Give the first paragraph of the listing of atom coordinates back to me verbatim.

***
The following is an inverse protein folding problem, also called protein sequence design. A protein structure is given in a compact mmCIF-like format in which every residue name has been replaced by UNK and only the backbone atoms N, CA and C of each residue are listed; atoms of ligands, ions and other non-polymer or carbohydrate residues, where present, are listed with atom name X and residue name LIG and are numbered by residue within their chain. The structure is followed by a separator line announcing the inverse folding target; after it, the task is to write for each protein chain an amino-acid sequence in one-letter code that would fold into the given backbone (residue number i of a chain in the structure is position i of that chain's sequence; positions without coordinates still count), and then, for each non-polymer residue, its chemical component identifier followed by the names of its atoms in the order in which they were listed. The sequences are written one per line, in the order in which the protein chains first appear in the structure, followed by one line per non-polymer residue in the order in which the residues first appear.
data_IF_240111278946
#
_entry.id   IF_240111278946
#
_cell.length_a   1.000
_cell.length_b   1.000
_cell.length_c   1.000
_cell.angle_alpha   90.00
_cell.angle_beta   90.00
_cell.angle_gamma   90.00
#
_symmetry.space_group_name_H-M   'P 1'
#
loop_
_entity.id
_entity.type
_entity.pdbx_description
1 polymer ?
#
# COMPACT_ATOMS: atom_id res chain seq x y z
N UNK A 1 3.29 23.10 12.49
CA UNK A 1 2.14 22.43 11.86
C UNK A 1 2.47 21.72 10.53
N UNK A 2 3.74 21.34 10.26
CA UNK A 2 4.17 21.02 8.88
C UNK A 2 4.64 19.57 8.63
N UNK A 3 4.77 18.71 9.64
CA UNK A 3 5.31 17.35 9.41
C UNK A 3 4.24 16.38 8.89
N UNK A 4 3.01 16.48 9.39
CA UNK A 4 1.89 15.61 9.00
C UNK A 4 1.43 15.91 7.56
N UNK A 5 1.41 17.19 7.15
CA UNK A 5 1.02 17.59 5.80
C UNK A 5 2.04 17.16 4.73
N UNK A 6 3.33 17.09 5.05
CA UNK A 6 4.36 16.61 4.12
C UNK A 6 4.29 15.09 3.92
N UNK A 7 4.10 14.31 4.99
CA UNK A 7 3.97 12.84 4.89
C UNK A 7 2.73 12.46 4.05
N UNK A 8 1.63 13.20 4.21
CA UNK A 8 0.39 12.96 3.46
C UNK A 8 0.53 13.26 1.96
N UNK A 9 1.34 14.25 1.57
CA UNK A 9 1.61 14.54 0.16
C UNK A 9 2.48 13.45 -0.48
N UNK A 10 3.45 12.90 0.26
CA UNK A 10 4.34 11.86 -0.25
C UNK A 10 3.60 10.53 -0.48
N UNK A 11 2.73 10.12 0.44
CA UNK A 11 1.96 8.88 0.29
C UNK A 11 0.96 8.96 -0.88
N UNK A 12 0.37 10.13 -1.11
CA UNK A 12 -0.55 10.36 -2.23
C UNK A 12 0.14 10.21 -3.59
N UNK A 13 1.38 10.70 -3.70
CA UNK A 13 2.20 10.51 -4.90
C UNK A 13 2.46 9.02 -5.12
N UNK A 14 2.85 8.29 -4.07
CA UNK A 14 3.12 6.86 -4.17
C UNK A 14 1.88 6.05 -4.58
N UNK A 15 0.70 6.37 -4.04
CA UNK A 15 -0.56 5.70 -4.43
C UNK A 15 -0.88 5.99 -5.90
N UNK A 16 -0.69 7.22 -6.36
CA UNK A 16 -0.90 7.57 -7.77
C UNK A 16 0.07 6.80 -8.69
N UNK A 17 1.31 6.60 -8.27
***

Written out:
The following is an inverse protein folding problem, also called protein sequence design. A protein structure is given in a compact mmCIF-like format in which every residue name has been replaced by UNK and only the backbone atoms N, CA and C of each residue are listed; atoms of ligands, ions and other non-polymer or carbohydrate residues, where present, are listed with atom name X and residue name LIG and are numbered by residue within their chain. The structure is followed by a separator line announcing the inverse folding target; after it, the task is to write for each protein chain an amino-acid sequence in one-letter code that would fold into the given backbone (residue number i of a chain in the structure is position i of that chain's sequence; positions without coordinates still count), and then, for each non-polymer residue, its chemical component identifier followed by the names of its atoms in the order in which they were listed. The sequences are written one per line, in the order in which the protein chains first appear in the structure, followed by one line per non-polymer residue in the order in which the residues first appear.